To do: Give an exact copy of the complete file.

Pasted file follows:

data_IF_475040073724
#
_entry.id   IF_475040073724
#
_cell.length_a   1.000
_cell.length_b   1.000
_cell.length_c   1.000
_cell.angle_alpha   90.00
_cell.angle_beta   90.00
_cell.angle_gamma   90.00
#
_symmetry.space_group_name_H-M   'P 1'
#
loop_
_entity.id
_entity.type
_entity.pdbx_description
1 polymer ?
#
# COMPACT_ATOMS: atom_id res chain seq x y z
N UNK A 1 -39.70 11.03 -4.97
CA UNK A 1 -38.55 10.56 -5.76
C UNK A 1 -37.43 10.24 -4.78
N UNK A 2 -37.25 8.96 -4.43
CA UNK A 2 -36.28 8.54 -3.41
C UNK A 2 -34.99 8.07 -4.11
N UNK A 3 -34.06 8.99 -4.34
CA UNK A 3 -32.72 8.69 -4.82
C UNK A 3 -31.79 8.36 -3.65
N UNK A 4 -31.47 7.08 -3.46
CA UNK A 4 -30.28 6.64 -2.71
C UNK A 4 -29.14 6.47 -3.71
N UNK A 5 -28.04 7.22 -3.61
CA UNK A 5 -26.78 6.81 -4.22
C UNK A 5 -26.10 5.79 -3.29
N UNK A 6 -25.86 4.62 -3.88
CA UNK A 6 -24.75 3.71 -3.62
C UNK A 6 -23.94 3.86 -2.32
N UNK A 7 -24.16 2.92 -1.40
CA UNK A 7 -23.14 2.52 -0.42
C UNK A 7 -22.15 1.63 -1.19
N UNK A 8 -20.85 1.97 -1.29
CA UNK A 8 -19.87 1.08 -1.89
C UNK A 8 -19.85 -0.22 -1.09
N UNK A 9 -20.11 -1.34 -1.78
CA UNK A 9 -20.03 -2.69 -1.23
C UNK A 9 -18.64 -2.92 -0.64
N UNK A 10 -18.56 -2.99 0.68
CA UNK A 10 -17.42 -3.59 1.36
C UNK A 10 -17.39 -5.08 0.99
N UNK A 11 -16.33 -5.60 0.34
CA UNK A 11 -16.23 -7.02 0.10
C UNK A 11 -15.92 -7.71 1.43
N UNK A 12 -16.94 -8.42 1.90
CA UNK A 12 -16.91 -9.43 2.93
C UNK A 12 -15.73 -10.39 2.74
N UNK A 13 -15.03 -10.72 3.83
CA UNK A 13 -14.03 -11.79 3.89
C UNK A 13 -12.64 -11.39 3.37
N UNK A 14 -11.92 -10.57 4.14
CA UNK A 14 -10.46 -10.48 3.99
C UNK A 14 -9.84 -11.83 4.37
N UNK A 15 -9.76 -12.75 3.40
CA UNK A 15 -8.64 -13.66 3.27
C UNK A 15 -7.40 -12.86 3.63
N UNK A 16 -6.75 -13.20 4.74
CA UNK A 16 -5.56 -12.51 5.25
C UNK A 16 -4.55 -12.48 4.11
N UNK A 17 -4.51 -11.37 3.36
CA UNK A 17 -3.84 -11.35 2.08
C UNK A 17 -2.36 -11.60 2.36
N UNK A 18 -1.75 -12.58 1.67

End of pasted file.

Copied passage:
data_IF_475040073724
#
_entry.id   IF_475040073724
#
_cell.length_a   1.000
_cell.length_b   1.000
_cell.length_c   1.000
_cell.angle_alpha   90.00
_cell.angle_beta   90.00
_cell.angle_gamma   90.00
#
_symmetry.space_group_name_H-M   'P 1'
#
loop_
_entity.id
_entity.type
_entity.pdbx_description
1 polymer ?
#
# COMPACT_ATOMS: atom_id res chain seq x y z
N UNK A 1 -39.70 11.03 -4.97
CA UNK A 1 -38.55 10.56 -5.76
C UNK A 1 -37.43 10.24 -4.78
N UNK A 2 -37.25 8.96 -4.43
CA UNK A 2 -36.28 8.54 -3.41
C UNK A 2 -34.99 8.07 -4.11
N UNK A 3 -34.06 8.99 -4.34
CA UNK A 3 -32.72 8.69 -4.82
C UNK A 3 -31.79 8.36 -3.65
N UNK A 4 -31.47 7.08 -3.46
CA UNK A 4 -30.28 6.64 -2.71
C UNK A 4 -29.14 6.47 -3.71
N UNK A 5 -28.04 7.22 -3.61
CA UNK A 5 -26.78 6.81 -4.22
C UNK A 5 -26.10 5.79 -3.29
N UNK A 6 -25.86 4.62 -3.88
CA UNK A 6 -24.75 3.71 -3.62
C UNK A 6 -23.94 3.86 -2.32
N UNK A 7 -24.16 2.92 -1.40
CA UNK A 7 -23.14 2.52 -0.42
C UNK A 7 -22.15 1.63 -1.19
N UNK A 8 -20.85 1.97 -1.29
CA UNK A 8 -19.87 1.08 -1.89
C UNK A 8 -19.85 -0.22 -1.09
N UNK A 9 -20.11 -1.34 -1.78
CA UNK A 9 -20.03 -2.69 -1.23
C UNK A 9 -18.64 -2.92 -0.64
N UNK A 10 -18.56 -2.99 0.68
CA UNK A 10 -17.42 -3.59 1.36
C UNK A 10 -17.39 -5.08 0.99
N UNK A 11 -16.33 -5.60 0.34
CA UNK A 11 -16.23 -7.02 0.10
C UNK A 11 -15.92 -7.71 1.43
N UNK A 12 -16.94 -8.42 1.90
CA UNK A 12 -16.91 -9.43 2.93
C UNK A 12 -15.73 -10.39 2.74
N UNK A 13 -15.03 -10.72 3.83
CA UNK A 13 -14.03 -11.79 3.89
C UNK A 13 -12.64 -11.39 3.37
N UNK A 14 -11.92 -10.57 4.14
CA UNK A 14 -10.46 -10.48 3.99
C UNK A 14 -9.84 -11.83 4.37
N UNK A 15 -9.76 -12.75 3.40
CA UNK A 15 -8.64 -13.66 3.27
C UNK A 15 -7.40 -12.86 3.63
N UNK A 16 -6.75 -13.20 4.74
CA UNK A 16 -5.56 -12.51 5.25
C UNK A 16 -4.55 -12.48 4.11
N UNK A 17 -4.51 -11.37 3.36
CA UNK A 17 -3.84 -11.35 2.08
C UNK A 17 -2.36 -11.60 2.36
N UNK A 18 -1.75 -12.58 1.67